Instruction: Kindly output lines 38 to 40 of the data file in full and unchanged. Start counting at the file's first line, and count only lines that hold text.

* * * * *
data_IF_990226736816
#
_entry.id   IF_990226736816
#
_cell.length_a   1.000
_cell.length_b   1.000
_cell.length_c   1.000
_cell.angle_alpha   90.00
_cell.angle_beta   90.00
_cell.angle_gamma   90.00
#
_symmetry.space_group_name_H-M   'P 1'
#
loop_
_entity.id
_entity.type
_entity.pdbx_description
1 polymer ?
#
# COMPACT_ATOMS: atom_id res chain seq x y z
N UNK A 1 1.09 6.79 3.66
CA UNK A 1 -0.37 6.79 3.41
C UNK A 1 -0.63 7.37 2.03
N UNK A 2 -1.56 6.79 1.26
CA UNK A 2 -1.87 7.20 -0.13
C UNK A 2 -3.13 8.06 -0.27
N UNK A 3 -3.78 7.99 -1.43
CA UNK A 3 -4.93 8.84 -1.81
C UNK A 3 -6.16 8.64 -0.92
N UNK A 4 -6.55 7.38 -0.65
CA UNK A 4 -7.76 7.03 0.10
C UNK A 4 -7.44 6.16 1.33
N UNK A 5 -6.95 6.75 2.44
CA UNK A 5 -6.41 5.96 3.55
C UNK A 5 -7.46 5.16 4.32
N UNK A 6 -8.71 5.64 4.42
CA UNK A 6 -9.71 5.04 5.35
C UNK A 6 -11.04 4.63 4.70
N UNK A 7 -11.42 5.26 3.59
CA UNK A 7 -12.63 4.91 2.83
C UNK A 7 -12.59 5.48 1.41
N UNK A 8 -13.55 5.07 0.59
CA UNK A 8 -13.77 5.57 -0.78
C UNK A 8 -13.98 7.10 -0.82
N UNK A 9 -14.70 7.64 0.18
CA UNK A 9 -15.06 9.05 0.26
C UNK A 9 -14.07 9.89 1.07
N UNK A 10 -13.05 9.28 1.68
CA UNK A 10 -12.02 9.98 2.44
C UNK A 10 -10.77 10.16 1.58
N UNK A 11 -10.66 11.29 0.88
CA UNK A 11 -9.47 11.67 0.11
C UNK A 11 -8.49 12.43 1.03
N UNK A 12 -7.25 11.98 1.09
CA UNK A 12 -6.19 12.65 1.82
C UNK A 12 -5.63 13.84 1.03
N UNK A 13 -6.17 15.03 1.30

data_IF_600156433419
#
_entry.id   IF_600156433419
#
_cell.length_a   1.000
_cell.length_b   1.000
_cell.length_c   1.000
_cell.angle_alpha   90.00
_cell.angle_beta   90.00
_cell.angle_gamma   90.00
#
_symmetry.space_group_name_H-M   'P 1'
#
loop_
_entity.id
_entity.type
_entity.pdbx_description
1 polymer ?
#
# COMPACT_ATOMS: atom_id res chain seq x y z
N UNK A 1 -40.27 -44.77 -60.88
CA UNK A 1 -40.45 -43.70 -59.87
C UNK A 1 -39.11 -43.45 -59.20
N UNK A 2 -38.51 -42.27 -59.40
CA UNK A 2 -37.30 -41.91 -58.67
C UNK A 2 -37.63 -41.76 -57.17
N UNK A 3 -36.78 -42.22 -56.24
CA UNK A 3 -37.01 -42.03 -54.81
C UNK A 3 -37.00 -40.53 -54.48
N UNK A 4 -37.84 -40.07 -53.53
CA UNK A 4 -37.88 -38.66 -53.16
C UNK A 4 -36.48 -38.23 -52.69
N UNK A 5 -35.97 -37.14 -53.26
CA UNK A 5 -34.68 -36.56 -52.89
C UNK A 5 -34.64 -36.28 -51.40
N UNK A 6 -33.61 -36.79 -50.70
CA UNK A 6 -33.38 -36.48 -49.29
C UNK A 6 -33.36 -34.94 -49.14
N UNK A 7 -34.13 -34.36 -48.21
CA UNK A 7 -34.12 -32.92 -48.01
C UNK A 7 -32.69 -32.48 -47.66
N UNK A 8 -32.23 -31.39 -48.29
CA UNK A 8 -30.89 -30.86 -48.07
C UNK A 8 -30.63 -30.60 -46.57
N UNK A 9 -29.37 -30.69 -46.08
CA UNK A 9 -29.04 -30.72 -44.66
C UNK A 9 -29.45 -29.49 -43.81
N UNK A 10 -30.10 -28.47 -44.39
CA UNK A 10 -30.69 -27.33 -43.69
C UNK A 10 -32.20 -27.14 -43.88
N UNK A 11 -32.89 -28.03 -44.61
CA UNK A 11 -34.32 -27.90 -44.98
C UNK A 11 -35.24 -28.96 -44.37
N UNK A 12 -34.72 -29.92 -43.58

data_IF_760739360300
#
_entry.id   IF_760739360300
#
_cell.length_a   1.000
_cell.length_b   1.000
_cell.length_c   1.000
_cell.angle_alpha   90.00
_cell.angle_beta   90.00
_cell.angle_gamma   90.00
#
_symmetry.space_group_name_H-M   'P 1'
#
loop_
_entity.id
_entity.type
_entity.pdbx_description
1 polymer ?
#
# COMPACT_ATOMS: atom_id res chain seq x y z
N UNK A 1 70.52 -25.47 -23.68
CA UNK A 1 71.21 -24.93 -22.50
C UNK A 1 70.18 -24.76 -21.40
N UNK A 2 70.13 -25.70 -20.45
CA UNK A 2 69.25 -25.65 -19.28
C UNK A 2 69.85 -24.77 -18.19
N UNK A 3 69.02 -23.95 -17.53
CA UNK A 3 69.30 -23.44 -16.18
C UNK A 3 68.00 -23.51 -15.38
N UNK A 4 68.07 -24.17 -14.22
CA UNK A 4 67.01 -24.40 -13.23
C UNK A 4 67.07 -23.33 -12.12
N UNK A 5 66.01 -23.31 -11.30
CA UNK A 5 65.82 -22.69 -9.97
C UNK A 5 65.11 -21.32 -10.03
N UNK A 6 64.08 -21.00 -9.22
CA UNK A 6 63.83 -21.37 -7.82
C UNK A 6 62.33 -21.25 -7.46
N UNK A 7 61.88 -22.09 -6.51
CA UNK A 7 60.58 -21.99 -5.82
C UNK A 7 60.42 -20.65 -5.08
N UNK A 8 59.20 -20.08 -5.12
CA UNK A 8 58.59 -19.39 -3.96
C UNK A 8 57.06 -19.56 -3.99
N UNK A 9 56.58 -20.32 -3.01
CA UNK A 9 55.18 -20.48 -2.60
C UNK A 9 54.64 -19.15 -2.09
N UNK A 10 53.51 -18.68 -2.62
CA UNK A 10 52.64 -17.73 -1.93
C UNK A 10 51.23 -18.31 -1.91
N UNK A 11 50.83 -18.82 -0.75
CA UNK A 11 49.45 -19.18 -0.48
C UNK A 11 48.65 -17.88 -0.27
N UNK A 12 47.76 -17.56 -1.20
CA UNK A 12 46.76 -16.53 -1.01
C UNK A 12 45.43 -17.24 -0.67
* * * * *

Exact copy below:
C UNK A 6 -11.04 4.63 4.70
N UNK A 7 -11.42 5.26 3.59
CA UNK A 7 -12.63 4.91 2.83